Born in 1935, Lawson had a very dramatic childhood. Fourth born but first of his parents’ children to survive, Lawson was said to have been struck by a bout of small pox as a child. Given the experience they had with their three previous children, his father left his care to him mother, showing no interest in raising him. But he survived and would later drag his father to court a reason for which he got cursed and became estranged to his father until he started his music career.

He was in his 20s when he became a superstar in Nigeria. A rare emotional and philosophical singer whose mastery in conveying deep meanings through the trumpet, the alto saxophone and his velvet voice. Rex Lawson’s void is yet to be filled five decades after the 1971 car accident that claimed his life on his way to Warri.

He stood shoulder above others with his mesmeric rendition of songs in Efik, Kalabari, Izon, Igbo, several Ghanaian dialects and Pidgin English. His versatility explains why he could release songs in quick session, became party favourites and was on constant rotation in Radio Lagos back in those days.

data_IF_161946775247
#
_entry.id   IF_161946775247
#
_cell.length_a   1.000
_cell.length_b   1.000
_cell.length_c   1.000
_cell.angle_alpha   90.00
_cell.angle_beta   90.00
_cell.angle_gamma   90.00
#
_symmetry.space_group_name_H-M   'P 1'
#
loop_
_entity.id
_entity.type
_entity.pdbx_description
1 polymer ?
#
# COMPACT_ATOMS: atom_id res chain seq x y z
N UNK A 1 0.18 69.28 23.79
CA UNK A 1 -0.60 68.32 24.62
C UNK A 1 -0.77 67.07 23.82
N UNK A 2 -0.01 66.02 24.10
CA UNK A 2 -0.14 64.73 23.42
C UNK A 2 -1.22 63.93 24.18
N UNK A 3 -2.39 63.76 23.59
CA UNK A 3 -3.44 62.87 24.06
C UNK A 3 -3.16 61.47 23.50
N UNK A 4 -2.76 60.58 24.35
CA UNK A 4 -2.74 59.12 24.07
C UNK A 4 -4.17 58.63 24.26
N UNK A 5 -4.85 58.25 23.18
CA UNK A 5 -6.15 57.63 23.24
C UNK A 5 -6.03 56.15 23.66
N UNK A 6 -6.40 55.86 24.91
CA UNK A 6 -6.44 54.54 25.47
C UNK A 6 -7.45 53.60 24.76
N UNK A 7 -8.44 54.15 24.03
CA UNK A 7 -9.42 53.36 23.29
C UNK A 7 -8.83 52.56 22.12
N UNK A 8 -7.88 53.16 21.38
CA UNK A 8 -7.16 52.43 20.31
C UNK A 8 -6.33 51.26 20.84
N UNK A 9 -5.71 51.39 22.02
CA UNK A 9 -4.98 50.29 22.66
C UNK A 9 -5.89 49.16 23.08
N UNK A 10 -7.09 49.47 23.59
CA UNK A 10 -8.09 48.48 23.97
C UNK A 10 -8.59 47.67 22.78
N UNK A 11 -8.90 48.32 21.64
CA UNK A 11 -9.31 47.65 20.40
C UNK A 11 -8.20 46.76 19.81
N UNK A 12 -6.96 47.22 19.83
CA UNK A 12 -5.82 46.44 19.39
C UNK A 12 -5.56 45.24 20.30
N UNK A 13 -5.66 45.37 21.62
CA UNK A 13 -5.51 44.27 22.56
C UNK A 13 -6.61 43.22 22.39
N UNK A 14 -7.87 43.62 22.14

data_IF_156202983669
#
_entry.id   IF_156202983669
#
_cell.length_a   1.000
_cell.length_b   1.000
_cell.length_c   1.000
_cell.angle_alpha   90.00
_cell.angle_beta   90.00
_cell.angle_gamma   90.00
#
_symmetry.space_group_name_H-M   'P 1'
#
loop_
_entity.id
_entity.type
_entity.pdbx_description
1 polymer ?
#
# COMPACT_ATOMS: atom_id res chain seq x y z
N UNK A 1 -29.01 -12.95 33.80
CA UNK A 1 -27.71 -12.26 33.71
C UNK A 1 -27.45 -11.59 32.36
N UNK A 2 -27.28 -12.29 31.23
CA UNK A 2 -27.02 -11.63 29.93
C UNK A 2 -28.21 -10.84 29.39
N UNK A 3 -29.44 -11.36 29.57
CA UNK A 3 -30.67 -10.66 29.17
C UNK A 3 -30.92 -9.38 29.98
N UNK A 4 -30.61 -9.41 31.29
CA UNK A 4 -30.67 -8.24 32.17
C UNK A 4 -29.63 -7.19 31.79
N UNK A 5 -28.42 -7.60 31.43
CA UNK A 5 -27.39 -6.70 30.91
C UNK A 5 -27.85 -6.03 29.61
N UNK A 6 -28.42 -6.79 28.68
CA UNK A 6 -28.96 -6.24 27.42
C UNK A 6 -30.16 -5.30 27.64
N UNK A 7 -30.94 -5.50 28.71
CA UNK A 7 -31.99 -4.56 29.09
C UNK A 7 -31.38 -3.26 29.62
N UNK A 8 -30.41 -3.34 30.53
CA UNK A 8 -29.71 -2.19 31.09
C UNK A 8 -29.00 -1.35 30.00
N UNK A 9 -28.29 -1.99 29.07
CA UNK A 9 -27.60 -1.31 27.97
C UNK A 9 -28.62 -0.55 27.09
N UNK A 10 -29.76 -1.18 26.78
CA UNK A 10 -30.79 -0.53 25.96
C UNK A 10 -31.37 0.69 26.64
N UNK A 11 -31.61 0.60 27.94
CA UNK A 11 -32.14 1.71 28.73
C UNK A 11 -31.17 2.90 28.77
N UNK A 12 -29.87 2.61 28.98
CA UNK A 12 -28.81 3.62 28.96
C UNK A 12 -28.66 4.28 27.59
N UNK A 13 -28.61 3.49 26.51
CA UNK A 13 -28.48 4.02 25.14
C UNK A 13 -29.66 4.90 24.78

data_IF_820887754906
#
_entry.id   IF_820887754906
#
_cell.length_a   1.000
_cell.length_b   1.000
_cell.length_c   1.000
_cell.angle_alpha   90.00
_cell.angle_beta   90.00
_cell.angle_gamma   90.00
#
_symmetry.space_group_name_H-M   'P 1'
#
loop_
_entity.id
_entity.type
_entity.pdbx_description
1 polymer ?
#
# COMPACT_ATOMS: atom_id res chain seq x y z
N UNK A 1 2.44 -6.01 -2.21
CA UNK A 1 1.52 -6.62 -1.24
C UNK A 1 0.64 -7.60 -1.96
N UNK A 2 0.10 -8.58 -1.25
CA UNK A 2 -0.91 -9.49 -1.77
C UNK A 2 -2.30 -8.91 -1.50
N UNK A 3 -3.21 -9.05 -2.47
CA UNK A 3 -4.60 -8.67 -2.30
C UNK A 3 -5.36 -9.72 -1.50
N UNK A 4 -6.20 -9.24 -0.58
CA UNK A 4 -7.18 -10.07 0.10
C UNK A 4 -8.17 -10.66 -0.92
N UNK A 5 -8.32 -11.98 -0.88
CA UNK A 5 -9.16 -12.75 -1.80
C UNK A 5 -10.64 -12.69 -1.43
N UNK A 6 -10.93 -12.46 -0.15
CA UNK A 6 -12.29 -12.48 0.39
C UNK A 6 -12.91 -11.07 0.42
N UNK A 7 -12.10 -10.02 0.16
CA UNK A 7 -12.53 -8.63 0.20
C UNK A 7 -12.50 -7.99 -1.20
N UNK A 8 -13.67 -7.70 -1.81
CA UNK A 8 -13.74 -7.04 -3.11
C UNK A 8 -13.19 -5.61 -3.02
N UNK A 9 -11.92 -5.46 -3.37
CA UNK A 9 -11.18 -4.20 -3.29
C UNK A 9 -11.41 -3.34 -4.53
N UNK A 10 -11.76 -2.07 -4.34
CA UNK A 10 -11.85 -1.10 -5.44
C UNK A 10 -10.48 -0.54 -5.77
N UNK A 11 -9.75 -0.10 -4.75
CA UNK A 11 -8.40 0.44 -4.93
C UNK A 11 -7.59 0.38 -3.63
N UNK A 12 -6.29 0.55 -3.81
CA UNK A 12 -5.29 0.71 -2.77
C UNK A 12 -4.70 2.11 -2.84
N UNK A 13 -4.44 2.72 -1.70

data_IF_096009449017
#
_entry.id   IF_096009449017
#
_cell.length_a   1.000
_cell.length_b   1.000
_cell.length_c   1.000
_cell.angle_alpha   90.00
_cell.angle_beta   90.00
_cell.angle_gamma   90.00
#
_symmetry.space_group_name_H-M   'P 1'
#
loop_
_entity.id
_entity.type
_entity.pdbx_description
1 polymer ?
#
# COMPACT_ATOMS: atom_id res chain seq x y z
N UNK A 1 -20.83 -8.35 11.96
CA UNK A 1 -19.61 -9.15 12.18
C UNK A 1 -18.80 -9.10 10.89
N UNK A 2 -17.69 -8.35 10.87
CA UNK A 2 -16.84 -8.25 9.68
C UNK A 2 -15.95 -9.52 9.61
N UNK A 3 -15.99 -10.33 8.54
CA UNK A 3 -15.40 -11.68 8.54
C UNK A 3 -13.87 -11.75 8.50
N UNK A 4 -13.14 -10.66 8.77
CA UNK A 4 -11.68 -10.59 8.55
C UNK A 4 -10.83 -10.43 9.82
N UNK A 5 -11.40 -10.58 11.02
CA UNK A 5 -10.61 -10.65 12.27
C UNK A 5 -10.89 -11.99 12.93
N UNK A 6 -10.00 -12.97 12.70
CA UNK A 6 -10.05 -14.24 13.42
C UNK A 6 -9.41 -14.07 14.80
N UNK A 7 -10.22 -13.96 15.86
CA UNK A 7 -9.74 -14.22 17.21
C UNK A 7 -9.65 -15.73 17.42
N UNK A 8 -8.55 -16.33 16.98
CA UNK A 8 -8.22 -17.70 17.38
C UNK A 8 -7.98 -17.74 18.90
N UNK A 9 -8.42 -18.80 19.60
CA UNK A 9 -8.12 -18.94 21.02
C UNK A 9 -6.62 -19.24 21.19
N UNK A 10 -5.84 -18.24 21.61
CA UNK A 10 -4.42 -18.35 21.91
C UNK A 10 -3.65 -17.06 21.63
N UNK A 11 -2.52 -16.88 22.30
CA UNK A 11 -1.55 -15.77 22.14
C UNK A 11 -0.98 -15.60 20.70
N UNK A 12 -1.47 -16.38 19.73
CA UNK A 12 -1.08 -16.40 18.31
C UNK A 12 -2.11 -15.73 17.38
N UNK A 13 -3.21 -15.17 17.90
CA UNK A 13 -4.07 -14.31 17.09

Abundantly talented, Rex Lawson refused to further his education beyond primary school but would rather spend time honing his trumpeting skills in the choir. When he was sure he could play well enough, he moved to Port Harcourt and subsequently found a place among the band boys of the popular Lord Eddyson, the leader and owner of Starlight Melody Orchestra. Rex would later move to Lagos, which was the heart of Nigeria’s entertainment hub.

He was said to have resided in Yaba and played with professional heavyweights such as Sammy Obot, Bobby Benson, Chris Ajilo, and Victor Olaiya. He was a regular performer at the Independent Hotel in Ibadan, usually on the invitation of Orlando Julius. His frequent use of the alto saxophone for solos in his songs was considered one of his major contribution to his genre of music which hitherto relied heavily on the trumpet. His most popular songs include Abari Biya, Bere Bote and Owuna Derina.

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ROY CHICAGO: John Akintola Ademuwagun otherwise known as Roy Chicago combined the trumpet and saxophone with a spectacular vocal ability to stand out in his time.

Chicago performed ball room dance and highlife, fox trot, tango, waltz, quick step, jive and Latin American music. He was an indigene of Ikare-Akoko in Ondo state, and played with Bobby Benson in the 1950s.